For more than three thousand years, people have been going into pawn shops to get rid of their old stuff or to get a personal loan in exchange for dropping their stuff off.
That’s right. Three millenia. Pawn shops have been around longer than Christianity. When the Roman Empire was just a flicker in the eye of history, pawn shops had been booming business for generations.
It all started back in ancient China. There’s even a pawn shop museum in Macau that traces the history of this kind of business.
Pawn shops were big business in the cities in the years leading up to the Great Depression. During the Great Depression and afterwards, business declined. No one was loaning any money to anyone. Even loan sharks dried up until after World War II.
In the 1970s, however, the personal loan business came back strong. It may have partially been due to the recession of the Carter era, as people tried to find ways to get money to pay for gas and other necessities.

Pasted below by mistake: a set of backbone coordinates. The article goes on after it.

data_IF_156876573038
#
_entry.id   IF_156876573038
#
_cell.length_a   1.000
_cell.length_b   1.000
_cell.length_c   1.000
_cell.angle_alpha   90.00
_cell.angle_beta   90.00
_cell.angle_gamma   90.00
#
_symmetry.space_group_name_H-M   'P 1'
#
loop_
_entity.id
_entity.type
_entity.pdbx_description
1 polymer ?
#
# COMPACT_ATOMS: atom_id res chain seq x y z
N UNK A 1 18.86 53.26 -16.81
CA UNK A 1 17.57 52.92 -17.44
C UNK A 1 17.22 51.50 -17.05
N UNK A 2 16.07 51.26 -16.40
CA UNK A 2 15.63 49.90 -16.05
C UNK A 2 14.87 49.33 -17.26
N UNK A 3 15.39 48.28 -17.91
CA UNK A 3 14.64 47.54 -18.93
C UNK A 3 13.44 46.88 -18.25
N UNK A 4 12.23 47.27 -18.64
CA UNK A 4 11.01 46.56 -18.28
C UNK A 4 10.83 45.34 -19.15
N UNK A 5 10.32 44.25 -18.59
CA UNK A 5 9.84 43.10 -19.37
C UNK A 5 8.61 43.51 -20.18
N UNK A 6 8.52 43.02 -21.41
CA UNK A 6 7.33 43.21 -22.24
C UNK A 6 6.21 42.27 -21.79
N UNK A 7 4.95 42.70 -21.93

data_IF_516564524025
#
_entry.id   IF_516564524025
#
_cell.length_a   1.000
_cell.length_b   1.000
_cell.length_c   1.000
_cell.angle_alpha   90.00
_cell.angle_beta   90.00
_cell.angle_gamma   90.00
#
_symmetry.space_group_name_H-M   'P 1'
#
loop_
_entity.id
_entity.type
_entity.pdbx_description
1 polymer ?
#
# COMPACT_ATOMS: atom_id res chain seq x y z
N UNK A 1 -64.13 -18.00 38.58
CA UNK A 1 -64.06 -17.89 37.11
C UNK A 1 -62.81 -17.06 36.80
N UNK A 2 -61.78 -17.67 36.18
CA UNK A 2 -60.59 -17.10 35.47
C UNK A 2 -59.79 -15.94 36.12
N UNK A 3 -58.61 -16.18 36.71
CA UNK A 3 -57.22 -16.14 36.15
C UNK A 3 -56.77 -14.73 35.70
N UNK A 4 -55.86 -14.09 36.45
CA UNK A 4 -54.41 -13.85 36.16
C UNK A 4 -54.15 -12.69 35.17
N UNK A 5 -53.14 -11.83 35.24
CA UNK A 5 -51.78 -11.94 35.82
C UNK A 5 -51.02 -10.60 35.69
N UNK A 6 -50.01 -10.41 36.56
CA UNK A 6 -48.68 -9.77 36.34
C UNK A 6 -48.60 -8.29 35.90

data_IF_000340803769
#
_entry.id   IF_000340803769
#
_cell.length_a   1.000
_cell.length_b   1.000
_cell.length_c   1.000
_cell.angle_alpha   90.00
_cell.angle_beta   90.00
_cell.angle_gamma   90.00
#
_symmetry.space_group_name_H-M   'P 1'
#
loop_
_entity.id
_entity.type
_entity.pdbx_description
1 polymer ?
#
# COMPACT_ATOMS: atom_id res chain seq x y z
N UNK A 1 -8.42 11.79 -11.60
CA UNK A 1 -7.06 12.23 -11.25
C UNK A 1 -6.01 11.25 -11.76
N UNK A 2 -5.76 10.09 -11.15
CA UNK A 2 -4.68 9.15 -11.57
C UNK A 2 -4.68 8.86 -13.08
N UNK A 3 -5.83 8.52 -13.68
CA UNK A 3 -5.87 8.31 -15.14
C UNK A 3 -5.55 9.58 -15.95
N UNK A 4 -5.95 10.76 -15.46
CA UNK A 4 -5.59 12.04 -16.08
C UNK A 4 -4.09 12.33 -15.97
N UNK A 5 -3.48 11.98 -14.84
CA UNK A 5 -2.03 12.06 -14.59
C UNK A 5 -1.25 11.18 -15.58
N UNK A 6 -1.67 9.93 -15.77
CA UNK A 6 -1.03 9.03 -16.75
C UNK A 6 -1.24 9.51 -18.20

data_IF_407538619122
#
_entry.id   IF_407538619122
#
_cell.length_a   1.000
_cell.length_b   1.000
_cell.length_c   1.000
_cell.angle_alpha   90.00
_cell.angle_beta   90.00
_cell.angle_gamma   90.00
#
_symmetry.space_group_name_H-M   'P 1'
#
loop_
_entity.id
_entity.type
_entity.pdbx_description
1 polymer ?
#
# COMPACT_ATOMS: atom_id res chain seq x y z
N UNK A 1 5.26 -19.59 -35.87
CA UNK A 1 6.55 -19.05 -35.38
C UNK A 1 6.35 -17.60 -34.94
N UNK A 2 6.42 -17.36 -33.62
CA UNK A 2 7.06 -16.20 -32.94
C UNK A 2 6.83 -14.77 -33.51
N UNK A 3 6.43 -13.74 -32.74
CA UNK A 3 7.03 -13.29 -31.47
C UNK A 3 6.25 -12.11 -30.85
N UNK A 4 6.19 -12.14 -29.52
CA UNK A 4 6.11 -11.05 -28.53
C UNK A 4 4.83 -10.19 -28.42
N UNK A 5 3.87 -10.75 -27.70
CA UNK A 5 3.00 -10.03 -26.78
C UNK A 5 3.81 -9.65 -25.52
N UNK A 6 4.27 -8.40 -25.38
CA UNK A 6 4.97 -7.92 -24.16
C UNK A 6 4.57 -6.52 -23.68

Today, there are thousands of pawn shops around the country. A 2004 estimate put the number at 14,000 and growing. There are even several national pawn brokers, including EZ Pawn and Cash America, that have stores in nearly all of the states in the U.S.
Some pawn shops today have put a new twist on the personal loan aspect of things, however. Rather than offering a personal loan with a high (but ultimately reasonable) interest rate in exchange for collateral, these businesses are ditching personal loans altogether.
Instead, they’re integrating with payday lenders. Payday lenders offer money to borrowers without asking any collateral. The loans are for a short term – usually two weeks – and come at an interst rate that’s measured in the hundreds.
Today if you walk into a pawn shop, don’t expect to drop off a ring and get a personal loan for it. You can sell the ring if you want, or you can take a payday loan, but you probably can’t do both.
Is this good or bad? It’s hard to say. Some states are making it hard if not impossible for payday lenders to operate, so in many of these states some pawn shops still offer more traditional personal loans. Still, it remains to be seen whether these kinds of restrictions on payday lenders will continue, or whether things will loosen back up.
Photo via taberandrew